Baby Antibiotics Greenbelt MD

Conventional wisdom tells us that babies and germs make a bad mix. Since children's immune systems generally aren’t fully functional until their second birthday, diligent moms and dads pay special attention to cleanliness and proper sanitation. And when babies come down with bugs, well-intentioned pediatricians often prescribe broad'spectrum antibiotics.

Dr.Gwendolyn Youngblood
(301) 441-4555
7525 Greenway Center Dr # 311
Greenbelt, MD
Gender
F
Education
Medical School: Temple Univ Sch Of Med
Year of Graduation: 1985
Speciality
Pediatrician
General Information
Accepting New Patients: Yes
RateMD Rating
1.0, out of 5 based on 1, reviews.

Data Provided by:
Osteoporosis Center of PG CO
(301) 345-5600
7347 Hanover Parkway
Greenbelt, MD
 
Schlosberg Marc F MD
(301) 982-7944
7500 Hanover Parkway
Greenbelt, MD
 
Manoochehr M Behrooz, MD, FAAP
(301) 474-4200
8957 Edmonston Rd Ste Q
Greenbelt, MD
Specialties
Pediatrics
Gender
Male
Education
Graduation Year: 1962

Data Provided by:
Arthritis Associates of PG County
(301) 513-7777
7500 Hanover Parkway Suite 102
Greenbelt, MD
 
Mezgebe Haile
(301) 345-1400
7525 Greenway Center Dr
Greenbelt, MD
Specialty
Pediatrics

Data Provided by:
Dr. Elizabeth Adaobi Azinge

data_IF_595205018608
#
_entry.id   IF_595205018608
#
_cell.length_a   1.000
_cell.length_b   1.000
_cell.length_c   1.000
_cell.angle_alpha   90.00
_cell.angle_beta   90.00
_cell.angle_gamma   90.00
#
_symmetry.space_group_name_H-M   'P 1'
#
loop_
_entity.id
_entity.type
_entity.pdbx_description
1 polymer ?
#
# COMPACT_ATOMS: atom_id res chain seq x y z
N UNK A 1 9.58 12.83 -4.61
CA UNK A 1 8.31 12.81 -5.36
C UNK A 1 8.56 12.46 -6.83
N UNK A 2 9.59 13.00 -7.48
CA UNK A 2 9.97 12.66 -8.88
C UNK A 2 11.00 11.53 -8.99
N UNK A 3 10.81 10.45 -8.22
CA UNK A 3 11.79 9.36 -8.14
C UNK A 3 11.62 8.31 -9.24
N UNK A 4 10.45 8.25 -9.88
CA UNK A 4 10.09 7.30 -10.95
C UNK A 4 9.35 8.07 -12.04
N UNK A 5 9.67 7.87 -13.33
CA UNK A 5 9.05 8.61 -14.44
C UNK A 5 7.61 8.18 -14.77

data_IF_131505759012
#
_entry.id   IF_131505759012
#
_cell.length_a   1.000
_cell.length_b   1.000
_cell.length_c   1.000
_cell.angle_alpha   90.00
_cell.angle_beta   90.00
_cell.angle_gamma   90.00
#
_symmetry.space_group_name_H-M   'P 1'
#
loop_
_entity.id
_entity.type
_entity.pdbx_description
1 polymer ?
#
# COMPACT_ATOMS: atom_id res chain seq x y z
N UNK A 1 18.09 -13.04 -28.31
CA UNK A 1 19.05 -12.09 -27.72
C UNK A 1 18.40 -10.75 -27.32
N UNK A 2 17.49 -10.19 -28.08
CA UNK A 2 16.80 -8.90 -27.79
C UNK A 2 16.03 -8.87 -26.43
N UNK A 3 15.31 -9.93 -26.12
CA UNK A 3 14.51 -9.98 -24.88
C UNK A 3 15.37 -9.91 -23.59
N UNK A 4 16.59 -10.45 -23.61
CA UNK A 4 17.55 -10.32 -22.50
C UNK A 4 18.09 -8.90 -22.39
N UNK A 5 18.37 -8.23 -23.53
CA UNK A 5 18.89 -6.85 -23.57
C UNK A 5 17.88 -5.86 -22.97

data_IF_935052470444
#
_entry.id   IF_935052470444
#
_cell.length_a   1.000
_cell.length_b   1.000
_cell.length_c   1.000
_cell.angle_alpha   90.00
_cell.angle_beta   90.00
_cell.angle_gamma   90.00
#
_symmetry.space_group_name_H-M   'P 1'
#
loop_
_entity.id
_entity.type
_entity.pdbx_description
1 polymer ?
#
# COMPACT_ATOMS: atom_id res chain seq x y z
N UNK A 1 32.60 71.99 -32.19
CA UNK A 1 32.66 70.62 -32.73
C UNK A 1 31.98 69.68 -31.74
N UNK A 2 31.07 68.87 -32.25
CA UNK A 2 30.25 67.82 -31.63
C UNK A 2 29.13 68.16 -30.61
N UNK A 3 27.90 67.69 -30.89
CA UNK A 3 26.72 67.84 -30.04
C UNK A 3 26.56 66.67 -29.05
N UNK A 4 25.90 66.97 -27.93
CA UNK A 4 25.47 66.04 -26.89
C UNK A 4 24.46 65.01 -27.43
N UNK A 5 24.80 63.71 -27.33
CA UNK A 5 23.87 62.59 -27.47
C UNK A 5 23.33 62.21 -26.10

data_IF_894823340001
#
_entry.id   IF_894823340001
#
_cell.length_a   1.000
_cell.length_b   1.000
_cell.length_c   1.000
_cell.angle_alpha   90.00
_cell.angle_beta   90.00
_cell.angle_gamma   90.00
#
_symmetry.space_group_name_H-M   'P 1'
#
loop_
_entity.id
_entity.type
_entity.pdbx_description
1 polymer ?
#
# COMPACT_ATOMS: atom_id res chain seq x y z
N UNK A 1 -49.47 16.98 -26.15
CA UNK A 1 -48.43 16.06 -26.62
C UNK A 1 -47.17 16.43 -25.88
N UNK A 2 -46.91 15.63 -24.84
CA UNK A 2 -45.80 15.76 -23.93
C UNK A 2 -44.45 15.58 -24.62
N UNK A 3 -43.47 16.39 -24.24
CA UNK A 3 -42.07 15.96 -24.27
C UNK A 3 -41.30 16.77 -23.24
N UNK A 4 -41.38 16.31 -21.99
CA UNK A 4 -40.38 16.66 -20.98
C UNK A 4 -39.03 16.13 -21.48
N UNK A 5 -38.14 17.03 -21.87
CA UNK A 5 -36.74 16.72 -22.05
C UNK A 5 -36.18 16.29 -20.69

Greenbelt, MD
Specialty
Pediatrics

Giannelli Vincenzo MD
(301) 345-7375
7701 Greenbelt Road
Greenbelt, MD
 
Gwendolyn V Youngblood, MD
(301) 441-4555
7525 Greenway Center Dr Ste 311
Greenbelt, MD
Specialties
Pediatrics
Gender
Female
Education
Medical School: Temple Univ Sch Of Med, Philadelphia Pa 19140
Graduation Year: 1985

Data Provided by:
Dr. J A Hernandez
(303) 270-6328
7525 Greenway Center Dr
Greenbelt, MD
Specialty
Pediatrics

Data Provided by:

Babies, Antibiotics, and Asthma

Provided by: 

By Kris Kucera

Conventional wisdom tells us that babies and germs make a bad mix. Since children’s immune systems generally aren’t fully functional until their second birthday, diligent moms and dads pay special attention to cleanliness and proper sanitation. And when babies come down with bugs, well-intentioned pediatricians often prescribe broad-spectrum antibiotics. Unfortunately, giving antibiotics to infants—even just one course—in their first year of life may double their susceptibility to asthma, compared to antibiotic-free babies, according to researchers from the University of British Columbia, along with BC’s Centre for Disease Control and Centre for Clinical Epidemiology and Evaluation. Scrutinizing eight studies, which surveyed more than 12,000 children, the researchers’ data indirectly support the hygiene hypothesis—the idea that in developed countries, kids’ reduced exposure to germs may actually impede their immune responses. Critics argue that although pediatric exposure to germs is essential, certain bacterial infections necessitate antibiotic treatment as a safety measure. Also, they point out, the hygiene hypothesis fails in inner cities, where asthma rates in underprivileged youths have soared, even though most of these kids live amid substandard levels of hygiene. With the jury still out, concerned parents should ask their pediatricians for blood work before they agree to medicate their infants, preventing needless antibiotic treatments for viral infections or illnesses with undetermined causes.

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